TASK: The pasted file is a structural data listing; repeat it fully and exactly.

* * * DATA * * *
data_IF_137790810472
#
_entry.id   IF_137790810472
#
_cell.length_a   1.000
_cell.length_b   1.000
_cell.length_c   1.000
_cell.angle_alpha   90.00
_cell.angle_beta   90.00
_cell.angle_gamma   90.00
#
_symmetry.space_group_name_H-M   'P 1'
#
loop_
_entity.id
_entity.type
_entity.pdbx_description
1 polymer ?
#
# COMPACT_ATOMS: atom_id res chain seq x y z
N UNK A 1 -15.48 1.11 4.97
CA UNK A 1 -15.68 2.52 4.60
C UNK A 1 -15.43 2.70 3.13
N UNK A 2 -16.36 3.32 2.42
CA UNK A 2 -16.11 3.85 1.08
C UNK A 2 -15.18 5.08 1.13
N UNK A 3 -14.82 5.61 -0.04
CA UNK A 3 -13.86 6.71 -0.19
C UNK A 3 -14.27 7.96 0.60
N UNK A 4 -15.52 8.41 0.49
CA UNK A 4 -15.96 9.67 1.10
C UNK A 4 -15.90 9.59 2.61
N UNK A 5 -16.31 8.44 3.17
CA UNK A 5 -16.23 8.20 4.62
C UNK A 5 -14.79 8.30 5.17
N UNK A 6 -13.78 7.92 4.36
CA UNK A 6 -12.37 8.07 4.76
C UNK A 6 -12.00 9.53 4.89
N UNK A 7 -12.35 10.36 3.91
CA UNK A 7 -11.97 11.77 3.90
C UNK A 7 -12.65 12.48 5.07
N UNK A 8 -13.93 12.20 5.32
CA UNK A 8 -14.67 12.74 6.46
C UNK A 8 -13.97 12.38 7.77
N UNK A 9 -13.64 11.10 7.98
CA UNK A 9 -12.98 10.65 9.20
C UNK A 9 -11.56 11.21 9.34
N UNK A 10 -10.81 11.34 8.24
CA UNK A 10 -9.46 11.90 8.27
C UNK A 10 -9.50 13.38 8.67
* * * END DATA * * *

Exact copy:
data_IF_137790810472
#
_entry.id   IF_137790810472
#
_cell.length_a   1.000
_cell.length_b   1.000
_cell.length_c   1.000
_cell.angle_alpha   90.00
_cell.angle_beta   90.00
_cell.angle_gamma   90.00
#
_symmetry.space_group_name_H-M   'P 1'
#
loop_
_entity.id
_entity.type
_entity.pdbx_description
1 polymer ?
#
# COMPACT_ATOMS: atom_id res chain seq x y z
N UNK A 1 -15.48 1.11 4.97
CA UNK A 1 -15.68 2.52 4.60
C UNK A 1 -15.43 2.70 3.13
N UNK A 2 -16.36 3.32 2.42
CA UNK A 2 -16.11 3.85 1.08
C UNK A 2 -15.18 5.08 1.13
N UNK A 3 -14.82 5.61 -0.04
CA UNK A 3 -13.86 6.71 -0.19
C UNK A 3 -14.27 7.96 0.60
N UNK A 4 -15.52 8.41 0.49
CA UNK A 4 -15.96 9.67 1.10
C UNK A 4 -15.90 9.59 2.61
N UNK A 5 -16.31 8.44 3.17
CA UNK A 5 -16.23 8.20 4.62
C UNK A 5 -14.79 8.30 5.17
N UNK A 6 -13.78 7.92 4.36
CA UNK A 6 -12.37 8.07 4.76
C UNK A 6 -12.00 9.53 4.89
N UNK A 7 -12.35 10.36 3.91
CA UNK A 7 -11.97 11.77 3.90
C UNK A 7 -12.65 12.48 5.07
N UNK A 8 -13.93 12.20 5.32
CA UNK A 8 -14.67 12.74 6.46
C UNK A 8 -13.97 12.38 7.77
N UNK A 9 -13.64 11.10 7.98
CA UNK A 9 -12.98 10.65 9.20
C UNK A 9 -11.56 11.21 9.34
N UNK A 10 -10.81 11.34 8.24
CA UNK A 10 -9.46 11.90 8.27
C UNK A 10 -9.50 13.38 8.67